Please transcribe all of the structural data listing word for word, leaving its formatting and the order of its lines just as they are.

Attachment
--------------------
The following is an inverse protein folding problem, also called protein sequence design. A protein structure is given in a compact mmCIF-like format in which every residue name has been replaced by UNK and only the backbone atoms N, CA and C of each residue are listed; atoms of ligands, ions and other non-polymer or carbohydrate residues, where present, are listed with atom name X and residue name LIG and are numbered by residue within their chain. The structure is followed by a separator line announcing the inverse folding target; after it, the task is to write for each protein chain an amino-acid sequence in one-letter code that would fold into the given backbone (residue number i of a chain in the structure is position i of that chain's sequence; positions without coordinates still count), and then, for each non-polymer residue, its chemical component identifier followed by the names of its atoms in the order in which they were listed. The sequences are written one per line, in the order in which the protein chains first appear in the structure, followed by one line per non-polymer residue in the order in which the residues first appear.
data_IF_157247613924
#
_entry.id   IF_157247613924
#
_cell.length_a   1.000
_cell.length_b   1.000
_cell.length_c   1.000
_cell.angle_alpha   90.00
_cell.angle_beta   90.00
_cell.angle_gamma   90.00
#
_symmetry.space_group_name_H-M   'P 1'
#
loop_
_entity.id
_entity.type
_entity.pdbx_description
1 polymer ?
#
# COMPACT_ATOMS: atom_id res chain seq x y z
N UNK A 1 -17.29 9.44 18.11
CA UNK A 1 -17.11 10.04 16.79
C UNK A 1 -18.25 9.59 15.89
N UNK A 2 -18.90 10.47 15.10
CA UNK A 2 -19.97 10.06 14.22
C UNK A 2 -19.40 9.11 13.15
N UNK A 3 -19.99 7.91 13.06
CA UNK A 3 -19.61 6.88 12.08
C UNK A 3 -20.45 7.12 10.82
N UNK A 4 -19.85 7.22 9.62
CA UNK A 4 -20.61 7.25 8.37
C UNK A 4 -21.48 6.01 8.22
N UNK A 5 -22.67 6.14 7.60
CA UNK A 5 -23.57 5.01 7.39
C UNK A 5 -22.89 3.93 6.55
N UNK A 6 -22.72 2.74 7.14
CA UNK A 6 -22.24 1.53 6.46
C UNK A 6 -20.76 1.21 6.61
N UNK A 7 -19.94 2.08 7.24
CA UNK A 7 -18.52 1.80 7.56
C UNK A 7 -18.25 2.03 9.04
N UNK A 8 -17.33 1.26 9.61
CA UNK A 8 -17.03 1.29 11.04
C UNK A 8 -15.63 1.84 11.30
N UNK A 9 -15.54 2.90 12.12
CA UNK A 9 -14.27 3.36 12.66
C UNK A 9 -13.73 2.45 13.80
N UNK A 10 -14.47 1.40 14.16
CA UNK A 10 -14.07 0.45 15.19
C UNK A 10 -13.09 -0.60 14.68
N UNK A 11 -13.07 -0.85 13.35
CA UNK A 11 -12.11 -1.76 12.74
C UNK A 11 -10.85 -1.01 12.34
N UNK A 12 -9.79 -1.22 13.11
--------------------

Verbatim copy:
The following is an inverse protein folding problem, also called protein sequence design. A protein structure is given in a compact mmCIF-like format in which every residue name has been replaced by UNK and only the backbone atoms N, CA and C of each residue are listed; atoms of ligands, ions and other non-polymer or carbohydrate residues, where present, are listed with atom name X and residue name LIG and are numbered by residue within their chain. The structure is followed by a separator line announcing the inverse folding target; after it, the task is to write for each protein chain an amino-acid sequence in one-letter code that would fold into the given backbone (residue number i of a chain in the structure is position i of that chain's sequence; positions without coordinates still count), and then, for each non-polymer residue, its chemical component identifier followed by the names of its atoms in the order in which they were listed. The sequences are written one per line, in the order in which the protein chains first appear in the structure, followed by one line per non-polymer residue in the order in which the residues first appear.
data_IF_157247613924
#
_entry.id   IF_157247613924
#
_cell.length_a   1.000
_cell.length_b   1.000
_cell.length_c   1.000
_cell.angle_alpha   90.00
_cell.angle_beta   90.00
_cell.angle_gamma   90.00
#
_symmetry.space_group_name_H-M   'P 1'
#
loop_
_entity.id
_entity.type
_entity.pdbx_description
1 polymer ?
#
# COMPACT_ATOMS: atom_id res chain seq x y z
N UNK A 1 -17.29 9.44 18.11
CA UNK A 1 -17.11 10.04 16.79
C UNK A 1 -18.25 9.59 15.89
N UNK A 2 -18.90 10.47 15.10
CA UNK A 2 -19.97 10.06 14.22
C UNK A 2 -19.40 9.11 13.15
N UNK A 3 -19.99 7.91 13.06
CA UNK A 3 -19.61 6.88 12.08
C UNK A 3 -20.45 7.12 10.82
N UNK A 4 -19.85 7.22 9.62
CA UNK A 4 -20.61 7.25 8.37
C UNK A 4 -21.48 6.01 8.22
N UNK A 5 -22.67 6.14 7.60
CA UNK A 5 -23.57 5.01 7.39
C UNK A 5 -22.89 3.93 6.55
N UNK A 6 -22.72 2.74 7.14
CA UNK A 6 -22.24 1.53 6.46
C UNK A 6 -20.76 1.21 6.61
N UNK A 7 -19.94 2.08 7.24
CA UNK A 7 -18.52 1.80 7.56
C UNK A 7 -18.25 2.03 9.04
N UNK A 8 -17.33 1.26 9.61
CA UNK A 8 -17.03 1.29 11.04
C UNK A 8 -15.63 1.84 11.30
N UNK A 9 -15.54 2.90 12.12
CA UNK A 9 -14.27 3.36 12.66
C UNK A 9 -13.73 2.45 13.80
N UNK A 10 -14.47 1.40 14.16
CA UNK A 10 -14.07 0.45 15.19
C UNK A 10 -13.09 -0.60 14.68
N UNK A 11 -13.07 -0.85 13.35
CA UNK A 11 -12.11 -1.76 12.74
C UNK A 11 -10.85 -1.01 12.34
N UNK A 12 -9.79 -1.22 13.11